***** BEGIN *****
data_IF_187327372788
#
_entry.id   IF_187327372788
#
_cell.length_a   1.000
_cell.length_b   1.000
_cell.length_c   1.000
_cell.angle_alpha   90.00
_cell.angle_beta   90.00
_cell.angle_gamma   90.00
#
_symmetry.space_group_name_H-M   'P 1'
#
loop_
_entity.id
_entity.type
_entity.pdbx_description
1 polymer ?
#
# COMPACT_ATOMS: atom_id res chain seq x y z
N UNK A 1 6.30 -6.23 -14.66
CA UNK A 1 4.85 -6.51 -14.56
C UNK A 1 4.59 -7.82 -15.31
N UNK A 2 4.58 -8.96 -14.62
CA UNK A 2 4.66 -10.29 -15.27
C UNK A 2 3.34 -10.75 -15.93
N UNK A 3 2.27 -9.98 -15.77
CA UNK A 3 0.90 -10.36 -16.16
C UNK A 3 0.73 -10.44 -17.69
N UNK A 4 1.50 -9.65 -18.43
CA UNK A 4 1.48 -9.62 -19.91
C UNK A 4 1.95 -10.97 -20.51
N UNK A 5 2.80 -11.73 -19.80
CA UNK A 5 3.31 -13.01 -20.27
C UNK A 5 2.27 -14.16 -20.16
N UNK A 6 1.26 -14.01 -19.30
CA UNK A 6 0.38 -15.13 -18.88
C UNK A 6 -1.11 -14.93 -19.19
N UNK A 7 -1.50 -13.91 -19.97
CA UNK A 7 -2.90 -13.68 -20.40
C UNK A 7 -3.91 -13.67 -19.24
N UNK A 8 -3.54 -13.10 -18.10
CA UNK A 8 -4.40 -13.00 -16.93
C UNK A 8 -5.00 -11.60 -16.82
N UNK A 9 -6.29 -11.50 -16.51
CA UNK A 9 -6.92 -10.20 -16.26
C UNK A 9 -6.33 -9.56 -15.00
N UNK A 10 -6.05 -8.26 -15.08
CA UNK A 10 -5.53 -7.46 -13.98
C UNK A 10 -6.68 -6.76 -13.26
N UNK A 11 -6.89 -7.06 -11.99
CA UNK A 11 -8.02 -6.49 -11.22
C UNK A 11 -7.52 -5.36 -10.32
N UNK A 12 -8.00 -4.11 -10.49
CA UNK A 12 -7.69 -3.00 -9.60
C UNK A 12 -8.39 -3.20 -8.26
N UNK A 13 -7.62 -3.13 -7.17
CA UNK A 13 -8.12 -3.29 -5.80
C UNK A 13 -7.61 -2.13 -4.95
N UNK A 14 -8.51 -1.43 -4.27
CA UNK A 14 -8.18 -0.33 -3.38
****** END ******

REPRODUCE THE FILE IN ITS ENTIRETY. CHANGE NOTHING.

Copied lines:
data_IF_187327372788
#
_entry.id   IF_187327372788
#
_cell.length_a   1.000
_cell.length_b   1.000
_cell.length_c   1.000
_cell.angle_alpha   90.00
_cell.angle_beta   90.00
_cell.angle_gamma   90.00
#
_symmetry.space_group_name_H-M   'P 1'
#
loop_
_entity.id
_entity.type
_entity.pdbx_description
1 polymer ?
#
# COMPACT_ATOMS: atom_id res chain seq x y z
N UNK A 1 6.30 -6.23 -14.66
CA UNK A 1 4.85 -6.51 -14.56
C UNK A 1 4.59 -7.82 -15.31
N UNK A 2 4.58 -8.96 -14.62
CA UNK A 2 4.66 -10.29 -15.27
C UNK A 2 3.34 -10.75 -15.93
N UNK A 3 2.27 -9.98 -15.77
CA UNK A 3 0.90 -10.36 -16.16
C UNK A 3 0.73 -10.44 -17.69
N UNK A 4 1.50 -9.65 -18.43
CA UNK A 4 1.48 -9.62 -19.91
C UNK A 4 1.95 -10.97 -20.51
N UNK A 5 2.80 -11.73 -19.80
CA UNK A 5 3.31 -13.01 -20.27
C UNK A 5 2.27 -14.16 -20.16
N UNK A 6 1.26 -14.01 -19.30
CA UNK A 6 0.38 -15.13 -18.88
C UNK A 6 -1.11 -14.93 -19.19
N UNK A 7 -1.50 -13.91 -19.97
CA UNK A 7 -2.90 -13.68 -20.40
C UNK A 7 -3.91 -13.67 -19.24
N UNK A 8 -3.54 -13.10 -18.10
CA UNK A 8 -4.40 -13.00 -16.93
C UNK A 8 -5.00 -11.60 -16.82
N UNK A 9 -6.29 -11.50 -16.51
CA UNK A 9 -6.92 -10.20 -16.26
C UNK A 9 -6.33 -9.56 -15.00
N UNK A 10 -6.05 -8.26 -15.08
CA UNK A 10 -5.53 -7.46 -13.98
C UNK A 10 -6.68 -6.76 -13.26
N UNK A 11 -6.89 -7.06 -11.99
CA UNK A 11 -8.02 -6.49 -11.22
C UNK A 11 -7.52 -5.36 -10.32
N UNK A 12 -8.00 -4.11 -10.49
CA UNK A 12 -7.69 -3.00 -9.60
C UNK A 12 -8.39 -3.20 -8.26
N UNK A 13 -7.62 -3.13 -7.17
CA UNK A 13 -8.12 -3.29 -5.80
C UNK A 13 -7.61 -2.13 -4.95
N UNK A 14 -8.51 -1.43 -4.27
CA UNK A 14 -8.18 -0.33 -3.38